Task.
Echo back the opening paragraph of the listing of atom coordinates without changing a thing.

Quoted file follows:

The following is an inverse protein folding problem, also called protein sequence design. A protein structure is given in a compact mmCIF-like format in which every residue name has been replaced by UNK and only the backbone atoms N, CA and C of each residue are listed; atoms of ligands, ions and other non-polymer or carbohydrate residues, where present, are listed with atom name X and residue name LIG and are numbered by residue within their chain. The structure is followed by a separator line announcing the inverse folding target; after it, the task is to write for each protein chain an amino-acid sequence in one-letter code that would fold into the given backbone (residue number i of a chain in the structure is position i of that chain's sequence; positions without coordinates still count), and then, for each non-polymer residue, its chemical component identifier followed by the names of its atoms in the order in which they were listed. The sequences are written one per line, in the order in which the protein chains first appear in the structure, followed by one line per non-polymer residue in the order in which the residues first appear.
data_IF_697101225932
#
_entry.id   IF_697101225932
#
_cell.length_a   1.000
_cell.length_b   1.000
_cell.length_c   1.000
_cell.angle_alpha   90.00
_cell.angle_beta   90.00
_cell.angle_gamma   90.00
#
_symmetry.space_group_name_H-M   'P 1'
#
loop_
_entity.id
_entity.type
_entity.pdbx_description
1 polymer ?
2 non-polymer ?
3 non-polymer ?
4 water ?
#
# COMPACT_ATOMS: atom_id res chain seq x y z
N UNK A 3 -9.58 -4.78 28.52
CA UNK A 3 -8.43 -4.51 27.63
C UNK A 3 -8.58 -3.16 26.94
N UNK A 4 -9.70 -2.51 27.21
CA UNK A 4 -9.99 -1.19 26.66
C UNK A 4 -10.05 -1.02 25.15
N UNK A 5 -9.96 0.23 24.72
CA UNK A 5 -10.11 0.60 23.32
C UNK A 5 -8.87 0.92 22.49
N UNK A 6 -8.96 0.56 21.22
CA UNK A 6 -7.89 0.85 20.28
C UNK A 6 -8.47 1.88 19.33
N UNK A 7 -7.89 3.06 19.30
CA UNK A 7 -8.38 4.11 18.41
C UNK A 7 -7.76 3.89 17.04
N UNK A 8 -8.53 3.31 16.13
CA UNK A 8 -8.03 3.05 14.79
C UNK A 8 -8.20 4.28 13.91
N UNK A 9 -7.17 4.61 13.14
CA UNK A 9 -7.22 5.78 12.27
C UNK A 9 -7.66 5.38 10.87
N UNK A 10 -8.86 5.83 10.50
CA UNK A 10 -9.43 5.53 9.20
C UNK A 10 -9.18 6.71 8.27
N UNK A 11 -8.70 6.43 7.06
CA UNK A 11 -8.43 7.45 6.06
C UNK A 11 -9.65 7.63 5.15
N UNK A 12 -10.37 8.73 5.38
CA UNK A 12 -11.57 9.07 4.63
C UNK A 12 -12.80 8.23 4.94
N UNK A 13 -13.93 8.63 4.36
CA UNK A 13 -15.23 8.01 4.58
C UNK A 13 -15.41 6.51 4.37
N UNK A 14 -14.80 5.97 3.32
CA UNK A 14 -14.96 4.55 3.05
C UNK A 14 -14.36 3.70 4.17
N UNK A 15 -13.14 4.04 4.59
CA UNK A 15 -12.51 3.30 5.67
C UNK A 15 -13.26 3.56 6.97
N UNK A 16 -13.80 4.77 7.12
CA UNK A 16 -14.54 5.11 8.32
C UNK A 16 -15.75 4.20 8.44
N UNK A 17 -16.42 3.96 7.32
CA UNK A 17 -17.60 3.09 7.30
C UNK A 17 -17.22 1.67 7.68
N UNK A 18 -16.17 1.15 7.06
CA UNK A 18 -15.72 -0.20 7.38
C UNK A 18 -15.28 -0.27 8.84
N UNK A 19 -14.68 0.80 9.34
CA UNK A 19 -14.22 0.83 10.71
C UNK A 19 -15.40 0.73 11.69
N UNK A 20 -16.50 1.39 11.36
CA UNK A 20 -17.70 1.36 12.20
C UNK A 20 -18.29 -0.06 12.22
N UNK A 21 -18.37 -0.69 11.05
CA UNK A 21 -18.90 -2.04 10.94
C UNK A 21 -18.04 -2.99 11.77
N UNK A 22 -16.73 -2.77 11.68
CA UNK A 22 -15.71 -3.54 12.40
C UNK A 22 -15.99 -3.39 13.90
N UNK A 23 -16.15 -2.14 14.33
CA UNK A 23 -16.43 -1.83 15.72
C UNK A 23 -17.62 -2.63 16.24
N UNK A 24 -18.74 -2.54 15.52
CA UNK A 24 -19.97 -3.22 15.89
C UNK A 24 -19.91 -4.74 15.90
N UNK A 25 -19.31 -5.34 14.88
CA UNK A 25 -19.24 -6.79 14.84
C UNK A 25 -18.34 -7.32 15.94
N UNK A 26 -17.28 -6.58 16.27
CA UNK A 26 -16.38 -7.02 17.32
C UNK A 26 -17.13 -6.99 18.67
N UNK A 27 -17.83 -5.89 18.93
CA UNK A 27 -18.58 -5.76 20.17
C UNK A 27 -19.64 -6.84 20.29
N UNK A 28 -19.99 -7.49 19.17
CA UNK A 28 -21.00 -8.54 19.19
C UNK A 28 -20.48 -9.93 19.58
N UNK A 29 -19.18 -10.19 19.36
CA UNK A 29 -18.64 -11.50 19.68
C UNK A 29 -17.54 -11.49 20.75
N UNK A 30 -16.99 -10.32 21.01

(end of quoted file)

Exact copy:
The following is an inverse protein folding problem, also called protein sequence design. A protein structure is given in a compact mmCIF-like format in which every residue name has been replaced by UNK and only the backbone atoms N, CA and C of each residue are listed; atoms of ligands, ions and other non-polymer or carbohydrate residues, where present, are listed with atom name X and residue name LIG and are numbered by residue within their chain. The structure is followed by a separator line announcing the inverse folding target; after it, the task is to write for each protein chain an amino-acid sequence in one-letter code that would fold into the given backbone (residue number i of a chain in the structure is position i of that chain's sequence; positions without coordinates still count), and then, for each non-polymer residue, its chemical component identifier followed by the names of its atoms in the order in which they were listed. The sequences are written one per line, in the order in which the protein chains first appear in the structure, followed by one line per non-polymer residue in the order in which the residues first appear.